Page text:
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March 01, 2010  |   Comments (0)   |   Post a comment

Enduring the Aftermath of a School Bus Tragedy

An accident involving a fatality will test the mettle of any school bus operation. Overcoming one takes careful planning, practice and systematic execution.

by Joey Campbell, Assistant Editor


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Reassure your drivers
Spitzer-Lawson says that sometimes accidents shake the drivers more than anyone else. "They have to drive by the site every day, so they can't avoid it," she explains. "It's a predominant thought out there on the road." Some effective techniques for dealing with driver morale are group discussions, skills testing and roadeos, reinforcement of safety precautions and adding driver aides and monitors on buses. With drivers, you must send the message that their security is important. Overall, paying greater attention to them, including training and evaluations, tells drivers that you support them.

Kautza says that another way to deal with driver emotions is to have them meet with people who understand what they are going through. "We got our driver in touch with another driver who had experienced the same thing in another town," he says. "It was the best thing that could happen for both drivers because they had mutual support and healing." Hoglund takes the same approach to persevering. He feels that people working in the same business can better associate with one another. "Sometimes it takes another person in the school bus field to understand your position and help you get through it," he says. "I called someone else who had a death in one of their school buses. I figured that it helped me, so maybe I could pass it on and help someone else."

Learn from the past
If there is any good in a school bus tragedy, it lies in its capacity to alert people to the need for improvements in a system. A tragedy can teach lessons that will allow better management of an operation in times of adversity. "If you talk to others, you can find things that they learned from a fatality and improve on them in your own system. You don't have to reinvent the wheel," says Clagg. Some of the lessons he's learned include having in-depth passenger information and photos, running criminal background checks on all employees, utilizing safety technology like cameras and, most importantly, having good documentation on every aspect of the transportation operation. "If you don't have good documentation, you may be left with the stigma that you caused a death," he warns.

Donehoo emphasizes the need for people to work together in emergencies. "It was the prime thing I learned out of all this," he says. He maintains that cooperation between schools, investigators, state and local municipalities, social workers, media and others at the scene of a disaster makes the job easier on everyone. In any case, tragedies are tough experiences and mistakes will be made. Policies to prevent future disasters can only be based on experience. Therefore, questioning your decisions and actions can help you find flaws in your operation and procedures that need correcting. Says Kautza, "We debrief after every situation to see how we could have handled it differently or what we could have done better."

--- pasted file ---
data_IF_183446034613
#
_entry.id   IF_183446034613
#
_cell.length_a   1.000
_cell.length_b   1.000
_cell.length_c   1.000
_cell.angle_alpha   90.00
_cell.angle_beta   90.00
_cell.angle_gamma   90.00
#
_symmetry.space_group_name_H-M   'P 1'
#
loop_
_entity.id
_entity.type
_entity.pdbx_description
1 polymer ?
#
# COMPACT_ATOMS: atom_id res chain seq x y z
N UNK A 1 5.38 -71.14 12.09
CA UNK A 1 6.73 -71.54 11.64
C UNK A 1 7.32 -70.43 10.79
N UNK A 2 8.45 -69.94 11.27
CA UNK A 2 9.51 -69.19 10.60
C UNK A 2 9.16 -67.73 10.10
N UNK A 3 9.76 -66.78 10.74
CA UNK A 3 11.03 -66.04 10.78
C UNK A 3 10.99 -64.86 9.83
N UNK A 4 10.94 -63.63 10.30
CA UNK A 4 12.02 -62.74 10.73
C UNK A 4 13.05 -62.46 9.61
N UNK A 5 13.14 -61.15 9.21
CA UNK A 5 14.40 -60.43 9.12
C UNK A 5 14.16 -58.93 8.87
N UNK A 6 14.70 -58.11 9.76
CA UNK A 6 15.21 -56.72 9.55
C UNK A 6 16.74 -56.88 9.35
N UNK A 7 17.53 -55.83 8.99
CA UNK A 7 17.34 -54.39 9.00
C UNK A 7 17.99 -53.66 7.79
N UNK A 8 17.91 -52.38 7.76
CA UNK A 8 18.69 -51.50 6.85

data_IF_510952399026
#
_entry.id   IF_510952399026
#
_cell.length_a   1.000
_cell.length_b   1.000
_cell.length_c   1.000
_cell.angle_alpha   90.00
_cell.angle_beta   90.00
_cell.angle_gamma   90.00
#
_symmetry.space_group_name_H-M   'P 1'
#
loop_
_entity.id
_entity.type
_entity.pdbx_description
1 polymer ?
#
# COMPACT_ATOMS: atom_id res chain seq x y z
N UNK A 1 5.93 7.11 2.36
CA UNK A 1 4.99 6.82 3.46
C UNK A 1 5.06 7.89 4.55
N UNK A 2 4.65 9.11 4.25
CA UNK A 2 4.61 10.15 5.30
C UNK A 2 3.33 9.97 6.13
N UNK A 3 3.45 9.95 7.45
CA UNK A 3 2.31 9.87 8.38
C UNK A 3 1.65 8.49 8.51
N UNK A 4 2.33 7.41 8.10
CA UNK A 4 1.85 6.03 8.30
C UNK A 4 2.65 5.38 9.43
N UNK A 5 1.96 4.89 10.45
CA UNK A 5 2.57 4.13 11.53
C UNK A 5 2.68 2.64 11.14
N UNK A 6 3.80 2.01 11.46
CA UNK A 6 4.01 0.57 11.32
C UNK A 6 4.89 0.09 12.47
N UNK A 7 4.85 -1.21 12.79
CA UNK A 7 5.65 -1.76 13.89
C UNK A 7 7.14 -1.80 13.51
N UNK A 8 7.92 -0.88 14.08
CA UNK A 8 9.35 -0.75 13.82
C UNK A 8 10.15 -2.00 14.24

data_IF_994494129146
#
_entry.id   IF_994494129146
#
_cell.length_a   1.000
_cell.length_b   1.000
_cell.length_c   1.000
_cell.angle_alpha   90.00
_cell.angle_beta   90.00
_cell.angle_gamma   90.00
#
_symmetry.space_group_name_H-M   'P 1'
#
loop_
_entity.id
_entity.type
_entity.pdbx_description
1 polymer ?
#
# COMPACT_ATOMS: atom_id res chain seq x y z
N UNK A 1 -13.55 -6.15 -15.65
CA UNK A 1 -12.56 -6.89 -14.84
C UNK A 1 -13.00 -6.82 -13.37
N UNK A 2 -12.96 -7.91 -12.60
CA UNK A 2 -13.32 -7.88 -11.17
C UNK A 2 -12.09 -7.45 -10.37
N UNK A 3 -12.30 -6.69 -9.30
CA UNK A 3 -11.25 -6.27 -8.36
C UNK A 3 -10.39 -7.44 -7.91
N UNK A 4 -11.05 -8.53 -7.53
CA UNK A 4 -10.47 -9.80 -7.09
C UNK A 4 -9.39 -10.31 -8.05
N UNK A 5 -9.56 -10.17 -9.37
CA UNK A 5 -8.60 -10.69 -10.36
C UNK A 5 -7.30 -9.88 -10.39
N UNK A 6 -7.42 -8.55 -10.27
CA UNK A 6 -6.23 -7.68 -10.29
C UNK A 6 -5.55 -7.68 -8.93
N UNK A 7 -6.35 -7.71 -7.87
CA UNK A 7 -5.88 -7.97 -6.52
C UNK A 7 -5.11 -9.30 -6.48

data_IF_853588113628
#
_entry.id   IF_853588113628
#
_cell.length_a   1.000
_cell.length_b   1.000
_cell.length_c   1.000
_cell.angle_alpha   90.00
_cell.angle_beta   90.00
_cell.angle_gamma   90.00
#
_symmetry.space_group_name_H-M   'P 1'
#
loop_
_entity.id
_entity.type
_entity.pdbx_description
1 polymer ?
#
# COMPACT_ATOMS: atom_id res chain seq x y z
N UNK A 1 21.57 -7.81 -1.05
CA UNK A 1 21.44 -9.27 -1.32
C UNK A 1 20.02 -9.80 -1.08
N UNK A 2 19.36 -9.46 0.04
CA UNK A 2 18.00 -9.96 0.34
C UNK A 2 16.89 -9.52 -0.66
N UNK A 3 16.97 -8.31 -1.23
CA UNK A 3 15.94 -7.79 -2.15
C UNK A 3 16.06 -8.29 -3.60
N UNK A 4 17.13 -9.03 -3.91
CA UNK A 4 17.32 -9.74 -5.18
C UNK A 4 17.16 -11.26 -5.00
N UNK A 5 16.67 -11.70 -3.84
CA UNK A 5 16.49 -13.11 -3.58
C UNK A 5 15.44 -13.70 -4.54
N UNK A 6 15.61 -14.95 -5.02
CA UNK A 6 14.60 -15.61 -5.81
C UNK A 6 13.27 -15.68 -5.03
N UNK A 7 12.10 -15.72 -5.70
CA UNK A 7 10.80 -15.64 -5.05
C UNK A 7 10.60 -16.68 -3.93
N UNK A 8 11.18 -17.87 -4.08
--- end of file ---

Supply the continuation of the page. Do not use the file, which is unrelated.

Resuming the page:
A source of relief
Grief counselors provide emotional consolation for those involved in a tragedy. They help communities overcome traumatic events by letting people know they are not defenseless. Deborah Rivlin, a grief counselor for Boston Medical Center's Good Grief program, is experienced in counseling students, parents and faculty after school-related deaths. In late April, she was summoned to help after a bus crash in Canada killed four students. Rivlin says her objective is to bring positives from a tragedy. She helps children develop lifelong strength and coping skills after losing someone, making them better equipped to deal with future losses. To do this, she says, you must first train adults to confront the problem. "Students would rather talk to the people they already know and trust, like parents and teachers," she says. "So I try to give the right tools and skills to the adults."

Rivlin emphasizes the use of one-on-one and small group discussions. She advocates people opening up their homes to those in need. Memorial services are also great healing experiences, she says. After an incident, Rivlin stays around to offer her support for a couple of days. Typically, she spends a lot of time with parents and school staff members, trying to open lines of communication. "The crisis people leave after a few days, but the crisis is not over. So I have to do a good job with the adults because they will still be around after I'm gone," she says.

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